EASTERN WATER DRAGON Physignathus lesueurii (Gray, 1831)
This 65 cm lizard lacks the blue and green colours found in the Gippsland Water Dragon Physignathus howittii.
Adult male Eastern Water Dragons instead have bright blood red bellies. Some males exceed 90 cm, and fighting between males during the breeding season is common.
Males appear to be territorial and all females within a given males territory are under his 'control'. Immature specimens are apparently not affected by the territorial behavior of adult males.
The Eastern Water dragon is found along the east coast from south of Sydney (NSW) to Cape York (QLD).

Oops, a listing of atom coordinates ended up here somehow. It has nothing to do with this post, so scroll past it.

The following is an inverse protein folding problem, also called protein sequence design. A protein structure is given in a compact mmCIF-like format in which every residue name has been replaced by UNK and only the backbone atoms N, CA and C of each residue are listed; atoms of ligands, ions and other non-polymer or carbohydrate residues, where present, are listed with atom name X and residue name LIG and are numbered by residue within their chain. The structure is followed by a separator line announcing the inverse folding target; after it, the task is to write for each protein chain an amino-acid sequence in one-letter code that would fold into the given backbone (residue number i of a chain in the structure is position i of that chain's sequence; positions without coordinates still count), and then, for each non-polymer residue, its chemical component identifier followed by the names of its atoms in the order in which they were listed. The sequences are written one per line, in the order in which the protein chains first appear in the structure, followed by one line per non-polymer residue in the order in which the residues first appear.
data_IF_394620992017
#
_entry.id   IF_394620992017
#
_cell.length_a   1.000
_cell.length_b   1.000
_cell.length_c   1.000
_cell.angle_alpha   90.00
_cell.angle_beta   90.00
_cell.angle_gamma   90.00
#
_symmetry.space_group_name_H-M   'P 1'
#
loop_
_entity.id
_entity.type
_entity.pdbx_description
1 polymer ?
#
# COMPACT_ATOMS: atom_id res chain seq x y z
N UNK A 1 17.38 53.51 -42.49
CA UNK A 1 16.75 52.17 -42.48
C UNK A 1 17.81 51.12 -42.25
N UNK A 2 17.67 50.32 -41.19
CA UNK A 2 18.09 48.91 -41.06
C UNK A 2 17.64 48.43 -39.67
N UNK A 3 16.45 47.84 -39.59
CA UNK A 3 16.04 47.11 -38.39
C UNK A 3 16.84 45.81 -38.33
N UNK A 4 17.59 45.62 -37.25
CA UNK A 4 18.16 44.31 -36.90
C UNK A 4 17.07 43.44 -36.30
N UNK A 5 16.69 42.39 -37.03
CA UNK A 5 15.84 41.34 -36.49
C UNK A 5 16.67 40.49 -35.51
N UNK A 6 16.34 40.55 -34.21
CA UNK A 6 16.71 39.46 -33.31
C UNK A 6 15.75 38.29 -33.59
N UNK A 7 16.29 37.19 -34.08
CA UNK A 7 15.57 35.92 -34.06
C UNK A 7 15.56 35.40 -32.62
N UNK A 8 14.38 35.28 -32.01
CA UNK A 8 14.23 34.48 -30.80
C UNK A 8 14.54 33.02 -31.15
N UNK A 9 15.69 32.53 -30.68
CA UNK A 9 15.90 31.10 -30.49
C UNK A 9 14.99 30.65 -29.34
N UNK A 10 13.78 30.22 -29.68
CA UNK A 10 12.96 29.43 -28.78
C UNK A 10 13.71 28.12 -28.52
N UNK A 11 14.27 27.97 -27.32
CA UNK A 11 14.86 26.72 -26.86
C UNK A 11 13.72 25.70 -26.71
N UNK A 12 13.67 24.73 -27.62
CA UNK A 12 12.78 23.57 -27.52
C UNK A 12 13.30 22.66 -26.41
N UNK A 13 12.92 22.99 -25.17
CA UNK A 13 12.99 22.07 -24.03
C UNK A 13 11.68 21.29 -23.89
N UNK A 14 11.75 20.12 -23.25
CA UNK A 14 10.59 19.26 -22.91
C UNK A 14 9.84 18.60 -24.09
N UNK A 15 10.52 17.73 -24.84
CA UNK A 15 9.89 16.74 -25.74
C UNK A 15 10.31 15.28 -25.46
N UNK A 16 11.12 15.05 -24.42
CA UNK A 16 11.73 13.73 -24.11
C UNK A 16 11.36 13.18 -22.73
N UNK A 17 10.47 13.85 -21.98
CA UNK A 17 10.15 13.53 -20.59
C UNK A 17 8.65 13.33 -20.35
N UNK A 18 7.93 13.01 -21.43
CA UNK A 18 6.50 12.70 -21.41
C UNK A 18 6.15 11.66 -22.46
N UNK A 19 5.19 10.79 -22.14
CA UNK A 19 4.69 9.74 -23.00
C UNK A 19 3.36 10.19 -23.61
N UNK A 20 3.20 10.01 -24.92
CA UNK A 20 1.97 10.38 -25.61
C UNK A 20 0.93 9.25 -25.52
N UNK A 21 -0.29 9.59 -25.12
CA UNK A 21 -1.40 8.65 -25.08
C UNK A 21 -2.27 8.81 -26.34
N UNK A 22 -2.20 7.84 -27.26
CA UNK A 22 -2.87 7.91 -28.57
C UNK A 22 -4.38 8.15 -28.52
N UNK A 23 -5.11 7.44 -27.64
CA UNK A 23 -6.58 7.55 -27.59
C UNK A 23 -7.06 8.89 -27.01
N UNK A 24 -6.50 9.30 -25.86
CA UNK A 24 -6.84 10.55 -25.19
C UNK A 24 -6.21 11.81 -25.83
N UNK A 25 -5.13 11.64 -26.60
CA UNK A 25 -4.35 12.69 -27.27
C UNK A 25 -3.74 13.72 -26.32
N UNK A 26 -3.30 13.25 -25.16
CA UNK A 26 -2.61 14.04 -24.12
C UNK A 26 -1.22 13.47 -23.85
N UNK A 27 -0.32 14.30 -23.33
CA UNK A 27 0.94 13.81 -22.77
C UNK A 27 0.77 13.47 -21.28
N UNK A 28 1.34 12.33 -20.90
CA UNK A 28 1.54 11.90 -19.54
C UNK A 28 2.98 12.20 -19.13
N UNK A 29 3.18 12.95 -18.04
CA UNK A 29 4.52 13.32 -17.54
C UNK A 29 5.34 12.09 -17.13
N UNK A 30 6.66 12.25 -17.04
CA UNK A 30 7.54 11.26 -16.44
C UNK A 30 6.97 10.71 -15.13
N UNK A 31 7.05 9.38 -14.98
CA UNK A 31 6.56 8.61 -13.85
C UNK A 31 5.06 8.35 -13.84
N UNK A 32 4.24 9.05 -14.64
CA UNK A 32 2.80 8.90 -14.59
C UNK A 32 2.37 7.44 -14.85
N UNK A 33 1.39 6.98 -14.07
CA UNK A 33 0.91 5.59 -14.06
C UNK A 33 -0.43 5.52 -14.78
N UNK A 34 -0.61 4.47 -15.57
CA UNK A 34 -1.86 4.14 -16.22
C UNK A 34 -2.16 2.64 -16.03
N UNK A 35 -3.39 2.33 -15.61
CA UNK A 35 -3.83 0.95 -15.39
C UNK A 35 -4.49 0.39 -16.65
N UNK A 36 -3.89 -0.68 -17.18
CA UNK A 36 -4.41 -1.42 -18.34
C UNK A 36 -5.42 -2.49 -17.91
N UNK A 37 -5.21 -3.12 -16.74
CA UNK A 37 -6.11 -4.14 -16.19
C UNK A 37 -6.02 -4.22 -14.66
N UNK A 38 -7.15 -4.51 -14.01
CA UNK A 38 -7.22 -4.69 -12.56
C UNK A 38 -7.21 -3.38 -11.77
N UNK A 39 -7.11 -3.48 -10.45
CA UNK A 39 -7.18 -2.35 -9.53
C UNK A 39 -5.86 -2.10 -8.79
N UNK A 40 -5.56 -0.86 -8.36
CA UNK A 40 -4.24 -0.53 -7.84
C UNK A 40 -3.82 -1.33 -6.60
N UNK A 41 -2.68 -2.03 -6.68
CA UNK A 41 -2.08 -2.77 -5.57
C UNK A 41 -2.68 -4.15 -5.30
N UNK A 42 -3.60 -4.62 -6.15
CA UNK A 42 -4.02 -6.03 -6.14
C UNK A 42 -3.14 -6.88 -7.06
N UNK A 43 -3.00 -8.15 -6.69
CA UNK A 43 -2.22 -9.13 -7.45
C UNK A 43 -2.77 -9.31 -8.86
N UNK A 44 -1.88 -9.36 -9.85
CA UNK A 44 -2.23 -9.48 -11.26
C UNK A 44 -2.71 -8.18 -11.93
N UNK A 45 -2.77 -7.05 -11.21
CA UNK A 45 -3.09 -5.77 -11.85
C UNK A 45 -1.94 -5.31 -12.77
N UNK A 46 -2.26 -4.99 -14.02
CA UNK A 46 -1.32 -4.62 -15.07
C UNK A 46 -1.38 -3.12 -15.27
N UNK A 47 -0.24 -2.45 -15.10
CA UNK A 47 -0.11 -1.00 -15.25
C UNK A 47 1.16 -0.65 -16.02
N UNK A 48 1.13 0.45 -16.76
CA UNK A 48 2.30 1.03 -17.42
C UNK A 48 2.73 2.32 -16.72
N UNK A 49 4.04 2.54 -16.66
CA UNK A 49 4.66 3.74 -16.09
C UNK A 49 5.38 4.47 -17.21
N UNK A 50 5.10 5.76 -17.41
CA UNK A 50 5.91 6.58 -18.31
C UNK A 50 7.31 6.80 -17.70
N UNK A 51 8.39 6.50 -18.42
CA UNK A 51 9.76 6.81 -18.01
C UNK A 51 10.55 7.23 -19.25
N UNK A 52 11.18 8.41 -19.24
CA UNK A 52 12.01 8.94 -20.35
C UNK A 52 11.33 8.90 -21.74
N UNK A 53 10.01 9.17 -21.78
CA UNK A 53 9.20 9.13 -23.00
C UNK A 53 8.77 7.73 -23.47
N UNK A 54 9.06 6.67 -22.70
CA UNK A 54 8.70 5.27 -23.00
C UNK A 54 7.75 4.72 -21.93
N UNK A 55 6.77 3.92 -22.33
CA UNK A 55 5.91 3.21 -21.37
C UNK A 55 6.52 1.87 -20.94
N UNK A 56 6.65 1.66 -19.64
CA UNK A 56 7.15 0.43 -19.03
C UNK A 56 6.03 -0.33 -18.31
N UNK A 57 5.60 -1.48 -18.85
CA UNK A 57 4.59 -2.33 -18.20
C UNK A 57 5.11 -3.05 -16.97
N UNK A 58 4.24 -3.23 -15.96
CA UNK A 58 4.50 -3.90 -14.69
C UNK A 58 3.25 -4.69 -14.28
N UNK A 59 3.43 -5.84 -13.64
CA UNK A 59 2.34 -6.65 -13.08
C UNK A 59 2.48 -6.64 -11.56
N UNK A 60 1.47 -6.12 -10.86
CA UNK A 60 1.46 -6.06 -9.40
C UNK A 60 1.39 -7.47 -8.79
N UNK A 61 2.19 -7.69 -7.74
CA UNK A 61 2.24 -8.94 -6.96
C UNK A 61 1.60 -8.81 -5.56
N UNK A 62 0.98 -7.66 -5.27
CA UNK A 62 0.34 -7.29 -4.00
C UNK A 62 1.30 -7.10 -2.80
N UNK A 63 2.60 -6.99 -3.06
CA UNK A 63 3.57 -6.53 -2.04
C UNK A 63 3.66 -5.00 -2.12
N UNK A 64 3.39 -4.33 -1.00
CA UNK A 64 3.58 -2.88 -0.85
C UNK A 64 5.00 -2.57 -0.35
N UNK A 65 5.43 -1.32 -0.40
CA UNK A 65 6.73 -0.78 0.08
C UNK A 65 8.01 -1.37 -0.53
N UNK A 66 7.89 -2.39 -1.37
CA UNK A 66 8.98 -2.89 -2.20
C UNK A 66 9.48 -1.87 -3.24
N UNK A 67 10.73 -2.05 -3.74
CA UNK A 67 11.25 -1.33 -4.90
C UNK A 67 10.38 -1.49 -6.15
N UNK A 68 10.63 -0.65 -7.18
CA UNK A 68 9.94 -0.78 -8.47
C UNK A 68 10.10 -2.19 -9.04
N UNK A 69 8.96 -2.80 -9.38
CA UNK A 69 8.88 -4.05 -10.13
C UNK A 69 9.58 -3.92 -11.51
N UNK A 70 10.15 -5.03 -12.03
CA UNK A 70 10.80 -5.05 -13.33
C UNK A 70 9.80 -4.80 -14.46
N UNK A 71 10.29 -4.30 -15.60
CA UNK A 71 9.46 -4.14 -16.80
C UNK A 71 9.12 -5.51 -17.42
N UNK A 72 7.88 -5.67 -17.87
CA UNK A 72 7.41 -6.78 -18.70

It is common for specimens to drop from a great height out of a tree and into a creek below when disturbed. These lizards are also known to inhabit rocky areas adjacent to beaches and also live around mangrove swamps. A preferred habitat of this lizard is areas infested with the introduced weed Lantana Lantana camara, which afford it impenetrable protection.
When running through Lantana Lantana camara this lizard makes a considerable noise rustling through the dead leaves and can be heard from quite a distance. An adaptable lizard, it is found on all shores of Sydney Harbour and is common in heavily built up areas. Its diet is mixed. The ten or so eggs are laid under cover in well-concealed locations, in summer which hatch about 80 days later. Young specimens lack bright adult colours.
The above was from the book Australian Reptiles and Frogs by Raymond Hoser and now available on a fantastic CD-Rom along with a vast amount of other information, papers and the like on reptiles, frogs and other wildlife.